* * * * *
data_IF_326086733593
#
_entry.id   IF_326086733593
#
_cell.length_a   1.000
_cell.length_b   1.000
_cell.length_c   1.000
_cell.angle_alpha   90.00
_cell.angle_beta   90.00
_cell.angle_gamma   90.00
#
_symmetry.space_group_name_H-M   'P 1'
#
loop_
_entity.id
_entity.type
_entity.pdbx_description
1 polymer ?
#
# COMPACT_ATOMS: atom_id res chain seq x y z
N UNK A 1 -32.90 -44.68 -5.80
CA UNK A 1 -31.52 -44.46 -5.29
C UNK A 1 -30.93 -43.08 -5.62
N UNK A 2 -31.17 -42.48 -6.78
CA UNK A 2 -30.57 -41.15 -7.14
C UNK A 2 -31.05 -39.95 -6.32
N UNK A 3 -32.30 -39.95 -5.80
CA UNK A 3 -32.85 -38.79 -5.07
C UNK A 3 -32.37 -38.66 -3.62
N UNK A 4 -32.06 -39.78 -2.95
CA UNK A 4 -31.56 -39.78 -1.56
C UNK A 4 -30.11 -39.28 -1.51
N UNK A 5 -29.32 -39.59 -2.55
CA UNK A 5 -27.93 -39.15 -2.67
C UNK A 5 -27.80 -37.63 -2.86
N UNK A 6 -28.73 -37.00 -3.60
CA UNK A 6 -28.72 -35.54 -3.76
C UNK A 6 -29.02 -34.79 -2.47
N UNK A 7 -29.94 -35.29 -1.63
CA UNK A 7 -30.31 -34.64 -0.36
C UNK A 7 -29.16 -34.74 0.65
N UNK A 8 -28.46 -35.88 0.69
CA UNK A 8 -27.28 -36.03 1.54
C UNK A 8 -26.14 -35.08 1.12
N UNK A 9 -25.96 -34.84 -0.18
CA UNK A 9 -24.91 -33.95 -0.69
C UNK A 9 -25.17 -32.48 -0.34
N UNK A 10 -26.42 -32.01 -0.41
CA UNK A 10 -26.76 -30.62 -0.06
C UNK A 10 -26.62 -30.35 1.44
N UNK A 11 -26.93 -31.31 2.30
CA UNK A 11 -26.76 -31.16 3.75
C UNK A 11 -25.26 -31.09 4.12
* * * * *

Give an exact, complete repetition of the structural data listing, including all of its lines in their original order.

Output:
data_IF_326086733593
#
_entry.id   IF_326086733593
#
_cell.length_a   1.000
_cell.length_b   1.000
_cell.length_c   1.000
_cell.angle_alpha   90.00
_cell.angle_beta   90.00
_cell.angle_gamma   90.00
#
_symmetry.space_group_name_H-M   'P 1'
#
loop_
_entity.id
_entity.type
_entity.pdbx_description
1 polymer ?
#
# COMPACT_ATOMS: atom_id res chain seq x y z
N UNK A 1 -32.90 -44.68 -5.80
CA UNK A 1 -31.52 -44.46 -5.29
C UNK A 1 -30.93 -43.08 -5.62
N UNK A 2 -31.17 -42.48 -6.78
CA UNK A 2 -30.57 -41.15 -7.14
C UNK A 2 -31.05 -39.95 -6.32
N UNK A 3 -32.30 -39.95 -5.80
CA UNK A 3 -32.85 -38.79 -5.07
C UNK A 3 -32.37 -38.66 -3.62
N UNK A 4 -32.06 -39.78 -2.95
CA UNK A 4 -31.56 -39.78 -1.56
C UNK A 4 -30.11 -39.28 -1.51
N UNK A 5 -29.32 -39.59 -2.55
CA UNK A 5 -27.93 -39.15 -2.67
C UNK A 5 -27.80 -37.63 -2.86
N UNK A 6 -28.73 -37.00 -3.60
CA UNK A 6 -28.72 -35.54 -3.76
C UNK A 6 -29.02 -34.79 -2.47
N UNK A 7 -29.94 -35.29 -1.63
CA UNK A 7 -30.31 -34.64 -0.36
C UNK A 7 -29.16 -34.74 0.65
N UNK A 8 -28.46 -35.88 0.69
CA UNK A 8 -27.28 -36.03 1.54
C UNK A 8 -26.14 -35.08 1.12
N UNK A 9 -25.96 -34.84 -0.18
CA UNK A 9 -24.91 -33.95 -0.69
C UNK A 9 -25.17 -32.48 -0.34
N UNK A 10 -26.42 -32.01 -0.41
CA UNK A 10 -26.76 -30.62 -0.06
C UNK A 10 -26.62 -30.35 1.44
N UNK A 11 -26.93 -31.31 2.30
CA UNK A 11 -26.76 -31.16 3.75
C UNK A 11 -25.26 -31.09 4.12